Oh dear. We missed it –Persian New Year. Why, you ask, is that important to our culture here whose immediate worry is how to find hand gel, toilet paper, and tinned tomatoes in empty-shelved grocery shops, where every bit of community comfort is denied to us because we can’t hug?

WELL, centuries ago, the great astronomers, the Zoroastrians, decided that the Vernal Equinox would be the first day of the new year. Their expertise had no trouble calculating the exact day that Spring arrived. (After all, they later found their way to a Baby in Bethlehem 1028.22 miles away.) New world, new year, and new light. How logical is that — to celebrate when the world is new, rather than cold, dark drizzly January 1st when we are still glutted with pudding, and struggling to find meaning in all of Christmas’ 12 days?

What happens in Nowruz?

Now Ruz (New Day) in Iran is an ancient tradition kept by everyone, irrespective of any, or no belief. This is the time to celebrate Earth’s new light. And what a performance Earth puts on! Brilliant blue sky, soaring acrobatic pigeons showing off in aerial flight, clapping their wings as they do so; the soft beige hills around Tehran rich with wild tulips and grape hyacinths. Glorious!

Iran in the 70s

As the years pass, I am overwhelmed with gratitude that John and I had the privilege of being in Iran in the early 70s, and for four years to meet the Persian community. We got to see how the people themselves celebrated – thirteen days of holiday time. New clothes. Delicious food. Walks in the cool spring air, greeting each other. Picnics. Family get-togethers. Feasting and dancing. Leaping over bonfires. The traditional New Year table decorated with seven items beginning with the Farsi letter S, each with a significance for health, positivity, spirituality, or wealth. The air scented with roasting pistachios and almonds. Rumbly wooden carts trundling through streets selling corn on the cob, steamed beetroot and much more. Wonderful!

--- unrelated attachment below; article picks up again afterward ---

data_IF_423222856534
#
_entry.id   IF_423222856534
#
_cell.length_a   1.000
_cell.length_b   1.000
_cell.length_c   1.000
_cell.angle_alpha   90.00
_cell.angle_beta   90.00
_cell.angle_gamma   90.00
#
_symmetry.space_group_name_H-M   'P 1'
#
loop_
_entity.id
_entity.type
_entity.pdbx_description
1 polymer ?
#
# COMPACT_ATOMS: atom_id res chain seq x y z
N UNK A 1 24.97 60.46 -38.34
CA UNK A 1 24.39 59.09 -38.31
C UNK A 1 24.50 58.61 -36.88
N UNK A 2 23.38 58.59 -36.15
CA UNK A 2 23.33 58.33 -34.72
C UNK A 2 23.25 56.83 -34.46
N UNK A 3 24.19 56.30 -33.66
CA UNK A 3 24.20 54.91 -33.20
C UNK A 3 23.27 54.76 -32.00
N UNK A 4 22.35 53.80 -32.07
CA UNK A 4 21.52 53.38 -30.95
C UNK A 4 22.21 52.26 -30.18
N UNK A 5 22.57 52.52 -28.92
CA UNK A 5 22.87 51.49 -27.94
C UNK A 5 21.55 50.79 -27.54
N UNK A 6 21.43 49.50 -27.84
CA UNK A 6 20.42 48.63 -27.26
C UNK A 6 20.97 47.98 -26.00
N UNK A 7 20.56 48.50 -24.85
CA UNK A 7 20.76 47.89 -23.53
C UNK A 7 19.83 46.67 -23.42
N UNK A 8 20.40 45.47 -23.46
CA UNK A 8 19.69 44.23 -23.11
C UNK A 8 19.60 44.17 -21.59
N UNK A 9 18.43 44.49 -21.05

Tradition has it, they said, that a giant bull holds up the Earth on the tip of one horn. At the exact moment of the New Year, it shifts Earth to the other horn. We had a friend – a Ph.D in Physics – whose grandmother believed that she could feel the moment of that shift. (Who could say she didn’t?)

How lucky we were to have been there and witnessed it all! How rich our lives still, with the memories, and the deep friendships that endure today!

Nowruz now

This year, we’re not the only ones who missed New Year celebrations. Many in Iran did, too:

  • The hundreds who died at the funeral of a murdered trusted leader.
  • Those who died in the demonstrations against the present regime.
  • Those who are dying daily of COVID-19 (2900 at time of writing), and their grieving loved ones.
  • Those who live in a regime that suppresses their Zoroastrian DNA for singing and dancing and celebration because it smacks of Western imperialism (WHAAAAAH???).

So why should we celebrate Persian New Year, a day of new light and new beginnings? Why not? 300 million people around the world celebrate it too. Next year let’s join them. On behalf of those who can’t.

Happy Nowruz everyone.

Havij Pollo (Carrots and Rice)

Here’s a surprisingly delicious rice dish from Persia, dear friends. Ingredients are easy to find – I hope.  Unlike Persian stews, this does NOT improve with ageing. It’s best to consume it on the day of preparation. Can be adjusted for Vegans.

Cook 1½ teacups long grain rice according to instructions until al dente. Set aside. Coarsely grate 1 lb (500 gms, 3 ½ cups) of peeled carrots. If you find this boring, use the time to phone another self-sequestered soul and have a chat with the phone in your neck.

Peel and chop one onion. Heat 1 ½ tablespoons butter or oil or coconut oil in a heavy bottomed pan with lid, and fry the onion gently without browning. Add grated carrots and fry them – also gently and covered – for 10 – 12 minutes until soft. Stir once or twice during cooking. If sticking is threatened, add a bit more butter or oil. Remove lid, add 2 tablespoons sugar, ½ teaspoon cinnamon, and 1 tablespoon tomato paste (see note). Stir occasionally to remove some of the moisture.



Now, (and this is almost sacrilegious in Persian cooking) in a microwaveable casserole dish with lid, alternate layers of rice and carrots to the top.



Put sheets of paper towels on the casserole, then the lid. Microwave for 5 – 7 minutes until steaming hot. Serve quickly. [If you are Persian you would melt loads of butter in a pan before layering, add layers as above, put on a low heat for about an hour, then stand the pan on a tea towel soaked with cold water. After about 5 minutes turn the whole thing upside down and out will come a beautiful rice cake with a tasty crusty top. So they say. To date, mine don’t work.]

SERVE. With the protein of your choice. Persians would either make meatballs with ground lamb, or serve it with a roast joint of lamb. We had some cooked chicken and steamed it within the layers of rice and carrots.